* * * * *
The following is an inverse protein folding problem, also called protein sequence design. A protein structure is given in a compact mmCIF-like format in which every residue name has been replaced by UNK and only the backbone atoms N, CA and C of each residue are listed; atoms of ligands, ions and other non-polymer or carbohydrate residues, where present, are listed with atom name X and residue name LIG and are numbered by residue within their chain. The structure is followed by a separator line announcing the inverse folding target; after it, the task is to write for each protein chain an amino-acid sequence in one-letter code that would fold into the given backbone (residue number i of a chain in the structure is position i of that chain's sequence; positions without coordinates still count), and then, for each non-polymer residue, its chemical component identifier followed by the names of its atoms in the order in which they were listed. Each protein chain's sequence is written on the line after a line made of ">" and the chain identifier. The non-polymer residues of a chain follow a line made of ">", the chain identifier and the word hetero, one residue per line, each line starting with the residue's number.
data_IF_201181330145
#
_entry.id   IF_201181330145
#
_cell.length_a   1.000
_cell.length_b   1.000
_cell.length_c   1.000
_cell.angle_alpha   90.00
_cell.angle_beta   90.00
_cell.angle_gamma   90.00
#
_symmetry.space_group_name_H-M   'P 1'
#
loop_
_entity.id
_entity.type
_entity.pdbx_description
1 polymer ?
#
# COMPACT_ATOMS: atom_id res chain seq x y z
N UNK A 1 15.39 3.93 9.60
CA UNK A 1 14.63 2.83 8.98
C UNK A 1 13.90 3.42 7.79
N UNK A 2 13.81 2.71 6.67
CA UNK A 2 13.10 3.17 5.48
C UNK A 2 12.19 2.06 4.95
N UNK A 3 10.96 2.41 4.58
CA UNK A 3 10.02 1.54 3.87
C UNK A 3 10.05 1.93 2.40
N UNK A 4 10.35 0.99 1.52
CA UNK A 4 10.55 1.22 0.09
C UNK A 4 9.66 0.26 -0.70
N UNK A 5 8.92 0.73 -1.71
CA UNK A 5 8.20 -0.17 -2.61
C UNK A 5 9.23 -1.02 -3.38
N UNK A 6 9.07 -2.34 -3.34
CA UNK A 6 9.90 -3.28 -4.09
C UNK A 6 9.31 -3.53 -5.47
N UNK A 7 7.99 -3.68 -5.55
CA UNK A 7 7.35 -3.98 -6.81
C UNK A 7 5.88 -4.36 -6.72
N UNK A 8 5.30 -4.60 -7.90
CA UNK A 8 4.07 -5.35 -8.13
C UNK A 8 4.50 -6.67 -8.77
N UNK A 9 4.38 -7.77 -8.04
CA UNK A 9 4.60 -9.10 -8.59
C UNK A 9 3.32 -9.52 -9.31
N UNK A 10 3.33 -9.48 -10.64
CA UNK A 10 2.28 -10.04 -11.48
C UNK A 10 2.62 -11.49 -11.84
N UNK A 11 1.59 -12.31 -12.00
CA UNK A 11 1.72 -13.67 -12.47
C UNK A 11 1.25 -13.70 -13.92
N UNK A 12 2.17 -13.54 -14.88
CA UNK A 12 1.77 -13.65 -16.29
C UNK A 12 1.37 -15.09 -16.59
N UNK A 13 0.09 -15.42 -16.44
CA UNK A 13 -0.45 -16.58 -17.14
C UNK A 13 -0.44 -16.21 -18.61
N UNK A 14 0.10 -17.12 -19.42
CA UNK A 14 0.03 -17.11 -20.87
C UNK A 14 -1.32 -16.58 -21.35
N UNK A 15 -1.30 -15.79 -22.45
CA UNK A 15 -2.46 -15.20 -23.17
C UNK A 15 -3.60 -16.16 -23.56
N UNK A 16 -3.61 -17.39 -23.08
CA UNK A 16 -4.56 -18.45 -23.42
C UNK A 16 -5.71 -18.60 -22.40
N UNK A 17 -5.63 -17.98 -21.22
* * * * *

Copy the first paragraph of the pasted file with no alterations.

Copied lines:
The following is an inverse protein folding problem, also called protein sequence design. A protein structure is given in a compact mmCIF-like format in which every residue name has been replaced by UNK and only the backbone atoms N, CA and C of each residue are listed; atoms of ligands, ions and other non-polymer or carbohydrate residues, where present, are listed with atom name X and residue name LIG and are numbered by residue within their chain. The structure is followed by a separator line announcing the inverse folding target; after it, the task is to write for each protein chain an amino-acid sequence in one-letter code that would fold into the given backbone (residue number i of a chain in the structure is position i of that chain's sequence; positions without coordinates still count), and then, for each non-polymer residue, its chemical component identifier followed by the names of its atoms in the order in which they were listed. Each protein chain's sequence is written on the line after a line made of ">" and the chain identifier. The non-polymer residues of a chain follow a line made of ">", the chain identifier and the word hetero, one residue per line, each line starting with the residue's number.